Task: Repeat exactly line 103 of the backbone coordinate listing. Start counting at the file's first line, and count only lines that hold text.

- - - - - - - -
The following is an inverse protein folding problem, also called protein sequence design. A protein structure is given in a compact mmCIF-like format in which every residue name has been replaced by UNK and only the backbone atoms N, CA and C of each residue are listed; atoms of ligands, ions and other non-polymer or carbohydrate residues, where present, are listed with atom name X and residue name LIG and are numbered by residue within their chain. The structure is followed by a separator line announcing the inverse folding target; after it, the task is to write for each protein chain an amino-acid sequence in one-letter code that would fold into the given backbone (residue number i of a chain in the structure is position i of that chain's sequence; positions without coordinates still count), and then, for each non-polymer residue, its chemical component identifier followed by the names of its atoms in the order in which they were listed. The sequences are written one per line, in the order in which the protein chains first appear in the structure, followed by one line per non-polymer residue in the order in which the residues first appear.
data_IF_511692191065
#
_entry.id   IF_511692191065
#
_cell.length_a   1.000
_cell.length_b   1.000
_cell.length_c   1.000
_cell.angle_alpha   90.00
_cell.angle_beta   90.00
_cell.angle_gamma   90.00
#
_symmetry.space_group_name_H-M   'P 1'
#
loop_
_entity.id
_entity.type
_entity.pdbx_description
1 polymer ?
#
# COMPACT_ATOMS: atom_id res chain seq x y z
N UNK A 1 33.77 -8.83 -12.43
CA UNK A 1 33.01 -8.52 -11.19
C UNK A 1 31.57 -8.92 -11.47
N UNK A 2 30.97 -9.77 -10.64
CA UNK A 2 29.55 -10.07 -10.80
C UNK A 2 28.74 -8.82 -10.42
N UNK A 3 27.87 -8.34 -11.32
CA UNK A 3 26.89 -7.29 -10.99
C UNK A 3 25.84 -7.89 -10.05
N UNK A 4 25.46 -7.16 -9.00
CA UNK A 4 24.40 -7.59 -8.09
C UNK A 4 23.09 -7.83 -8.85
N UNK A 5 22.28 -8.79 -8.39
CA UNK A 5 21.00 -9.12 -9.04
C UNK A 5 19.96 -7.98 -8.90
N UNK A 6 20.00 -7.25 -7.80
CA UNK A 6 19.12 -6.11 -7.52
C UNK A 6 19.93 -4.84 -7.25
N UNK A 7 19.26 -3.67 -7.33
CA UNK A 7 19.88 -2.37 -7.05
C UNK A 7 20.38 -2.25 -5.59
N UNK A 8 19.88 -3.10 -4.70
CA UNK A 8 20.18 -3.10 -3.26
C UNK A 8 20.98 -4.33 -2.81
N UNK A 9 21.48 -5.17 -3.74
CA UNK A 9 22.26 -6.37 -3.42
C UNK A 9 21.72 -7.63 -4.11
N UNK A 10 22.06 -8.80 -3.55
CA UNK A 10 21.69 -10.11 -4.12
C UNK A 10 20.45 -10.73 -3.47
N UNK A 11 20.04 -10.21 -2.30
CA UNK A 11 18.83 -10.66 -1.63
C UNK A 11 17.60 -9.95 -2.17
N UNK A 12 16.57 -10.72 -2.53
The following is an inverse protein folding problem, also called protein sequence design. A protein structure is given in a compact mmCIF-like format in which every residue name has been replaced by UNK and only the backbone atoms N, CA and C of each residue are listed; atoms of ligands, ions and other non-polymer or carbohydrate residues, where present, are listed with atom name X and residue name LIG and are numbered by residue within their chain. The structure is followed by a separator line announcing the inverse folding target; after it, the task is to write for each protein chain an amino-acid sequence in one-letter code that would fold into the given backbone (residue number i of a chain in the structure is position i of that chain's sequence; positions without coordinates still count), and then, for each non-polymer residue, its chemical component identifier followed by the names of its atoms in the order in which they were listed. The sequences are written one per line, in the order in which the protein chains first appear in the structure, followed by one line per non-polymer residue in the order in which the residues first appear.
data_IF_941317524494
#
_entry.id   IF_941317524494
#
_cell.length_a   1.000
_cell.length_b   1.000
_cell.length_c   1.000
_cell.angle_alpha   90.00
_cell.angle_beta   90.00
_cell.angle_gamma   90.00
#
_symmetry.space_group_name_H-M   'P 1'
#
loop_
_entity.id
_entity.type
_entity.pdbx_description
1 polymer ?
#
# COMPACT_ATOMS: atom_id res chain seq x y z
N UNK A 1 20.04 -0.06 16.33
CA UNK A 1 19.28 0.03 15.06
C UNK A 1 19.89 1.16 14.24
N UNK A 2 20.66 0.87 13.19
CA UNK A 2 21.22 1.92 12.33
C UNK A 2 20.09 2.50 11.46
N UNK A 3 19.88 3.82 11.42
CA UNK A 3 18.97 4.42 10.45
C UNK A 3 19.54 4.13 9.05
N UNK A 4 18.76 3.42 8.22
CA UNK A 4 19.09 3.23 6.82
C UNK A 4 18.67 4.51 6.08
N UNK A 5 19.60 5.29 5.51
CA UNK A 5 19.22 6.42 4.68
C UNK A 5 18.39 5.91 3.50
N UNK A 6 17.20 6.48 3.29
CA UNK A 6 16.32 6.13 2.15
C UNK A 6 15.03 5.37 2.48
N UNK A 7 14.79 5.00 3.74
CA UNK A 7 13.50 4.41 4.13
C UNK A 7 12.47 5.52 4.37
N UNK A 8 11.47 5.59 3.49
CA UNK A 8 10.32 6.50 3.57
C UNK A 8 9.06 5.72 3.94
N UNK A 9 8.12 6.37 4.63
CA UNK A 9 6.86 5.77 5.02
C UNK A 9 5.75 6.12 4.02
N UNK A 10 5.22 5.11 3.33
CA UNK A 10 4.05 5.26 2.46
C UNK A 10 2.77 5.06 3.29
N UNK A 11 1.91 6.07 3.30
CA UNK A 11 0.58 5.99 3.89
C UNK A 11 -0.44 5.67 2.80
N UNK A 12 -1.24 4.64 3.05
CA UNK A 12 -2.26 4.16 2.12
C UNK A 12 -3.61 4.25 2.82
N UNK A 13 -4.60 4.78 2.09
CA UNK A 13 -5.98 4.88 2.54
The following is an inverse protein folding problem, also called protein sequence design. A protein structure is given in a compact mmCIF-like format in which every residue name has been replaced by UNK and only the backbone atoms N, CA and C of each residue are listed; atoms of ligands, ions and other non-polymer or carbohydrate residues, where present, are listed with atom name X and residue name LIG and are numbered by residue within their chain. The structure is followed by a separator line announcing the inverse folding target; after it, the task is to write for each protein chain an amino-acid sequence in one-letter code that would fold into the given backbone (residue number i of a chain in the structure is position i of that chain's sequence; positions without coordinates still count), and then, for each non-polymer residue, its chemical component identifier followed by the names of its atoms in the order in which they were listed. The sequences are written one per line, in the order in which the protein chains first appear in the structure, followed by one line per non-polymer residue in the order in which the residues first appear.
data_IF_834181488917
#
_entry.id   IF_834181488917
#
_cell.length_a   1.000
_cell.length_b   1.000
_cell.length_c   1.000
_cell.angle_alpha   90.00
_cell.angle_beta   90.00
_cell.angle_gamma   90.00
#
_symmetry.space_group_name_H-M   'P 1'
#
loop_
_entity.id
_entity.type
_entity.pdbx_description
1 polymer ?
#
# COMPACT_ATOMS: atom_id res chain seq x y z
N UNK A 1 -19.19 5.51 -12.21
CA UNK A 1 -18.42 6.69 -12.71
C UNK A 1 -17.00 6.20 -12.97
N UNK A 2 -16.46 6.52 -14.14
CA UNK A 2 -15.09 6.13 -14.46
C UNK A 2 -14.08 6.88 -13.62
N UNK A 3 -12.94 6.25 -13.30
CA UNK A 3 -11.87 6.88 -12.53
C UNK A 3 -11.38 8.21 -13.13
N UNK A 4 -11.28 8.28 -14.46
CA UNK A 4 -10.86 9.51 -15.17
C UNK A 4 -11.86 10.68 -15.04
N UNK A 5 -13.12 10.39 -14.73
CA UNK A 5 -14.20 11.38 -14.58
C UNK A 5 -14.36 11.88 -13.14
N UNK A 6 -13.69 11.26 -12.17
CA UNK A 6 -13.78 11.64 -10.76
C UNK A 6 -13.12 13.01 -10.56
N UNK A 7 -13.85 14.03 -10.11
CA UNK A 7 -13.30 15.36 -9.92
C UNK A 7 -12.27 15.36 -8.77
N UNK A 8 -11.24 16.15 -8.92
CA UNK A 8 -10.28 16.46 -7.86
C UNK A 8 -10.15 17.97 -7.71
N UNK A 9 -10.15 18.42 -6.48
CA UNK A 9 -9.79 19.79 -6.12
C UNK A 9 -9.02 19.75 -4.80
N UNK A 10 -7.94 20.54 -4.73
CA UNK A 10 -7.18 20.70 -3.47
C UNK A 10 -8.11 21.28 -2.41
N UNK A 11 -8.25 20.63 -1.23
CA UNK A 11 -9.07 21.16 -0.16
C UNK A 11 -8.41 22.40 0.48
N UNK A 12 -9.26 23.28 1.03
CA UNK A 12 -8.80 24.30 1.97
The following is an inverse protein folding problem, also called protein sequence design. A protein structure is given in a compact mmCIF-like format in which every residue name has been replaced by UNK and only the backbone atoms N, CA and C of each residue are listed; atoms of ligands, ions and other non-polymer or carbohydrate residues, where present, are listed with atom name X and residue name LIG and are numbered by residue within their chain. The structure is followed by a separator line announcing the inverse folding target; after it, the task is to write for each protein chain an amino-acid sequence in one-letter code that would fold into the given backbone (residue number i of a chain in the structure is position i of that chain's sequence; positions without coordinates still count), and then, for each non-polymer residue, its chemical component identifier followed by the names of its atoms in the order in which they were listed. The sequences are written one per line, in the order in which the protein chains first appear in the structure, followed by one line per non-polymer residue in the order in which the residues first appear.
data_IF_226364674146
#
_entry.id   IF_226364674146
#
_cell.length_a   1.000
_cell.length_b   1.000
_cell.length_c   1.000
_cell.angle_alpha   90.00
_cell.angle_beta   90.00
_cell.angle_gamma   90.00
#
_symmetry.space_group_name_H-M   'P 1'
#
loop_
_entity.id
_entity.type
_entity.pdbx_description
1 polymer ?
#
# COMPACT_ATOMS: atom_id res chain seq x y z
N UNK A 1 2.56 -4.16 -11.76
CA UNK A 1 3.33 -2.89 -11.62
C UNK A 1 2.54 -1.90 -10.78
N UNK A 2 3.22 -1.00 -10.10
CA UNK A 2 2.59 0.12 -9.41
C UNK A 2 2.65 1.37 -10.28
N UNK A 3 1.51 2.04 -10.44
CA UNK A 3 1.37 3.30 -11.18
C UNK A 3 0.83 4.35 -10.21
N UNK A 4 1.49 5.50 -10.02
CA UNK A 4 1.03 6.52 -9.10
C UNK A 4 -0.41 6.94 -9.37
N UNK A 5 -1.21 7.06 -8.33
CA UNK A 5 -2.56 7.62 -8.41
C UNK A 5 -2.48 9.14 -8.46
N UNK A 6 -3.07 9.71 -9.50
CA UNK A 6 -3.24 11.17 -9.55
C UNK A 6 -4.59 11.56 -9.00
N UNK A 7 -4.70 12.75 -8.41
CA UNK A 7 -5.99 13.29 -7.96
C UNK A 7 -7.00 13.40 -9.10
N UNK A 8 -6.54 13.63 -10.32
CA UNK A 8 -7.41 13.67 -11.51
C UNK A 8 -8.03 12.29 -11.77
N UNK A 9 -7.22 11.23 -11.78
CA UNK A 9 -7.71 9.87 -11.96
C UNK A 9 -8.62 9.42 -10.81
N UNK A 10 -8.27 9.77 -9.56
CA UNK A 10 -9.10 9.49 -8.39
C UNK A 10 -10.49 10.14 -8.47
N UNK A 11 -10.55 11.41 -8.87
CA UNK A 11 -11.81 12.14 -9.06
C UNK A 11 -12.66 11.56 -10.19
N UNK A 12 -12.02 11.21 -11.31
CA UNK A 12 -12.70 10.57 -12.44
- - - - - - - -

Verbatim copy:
C UNK A 9 5.75 6.12 4.02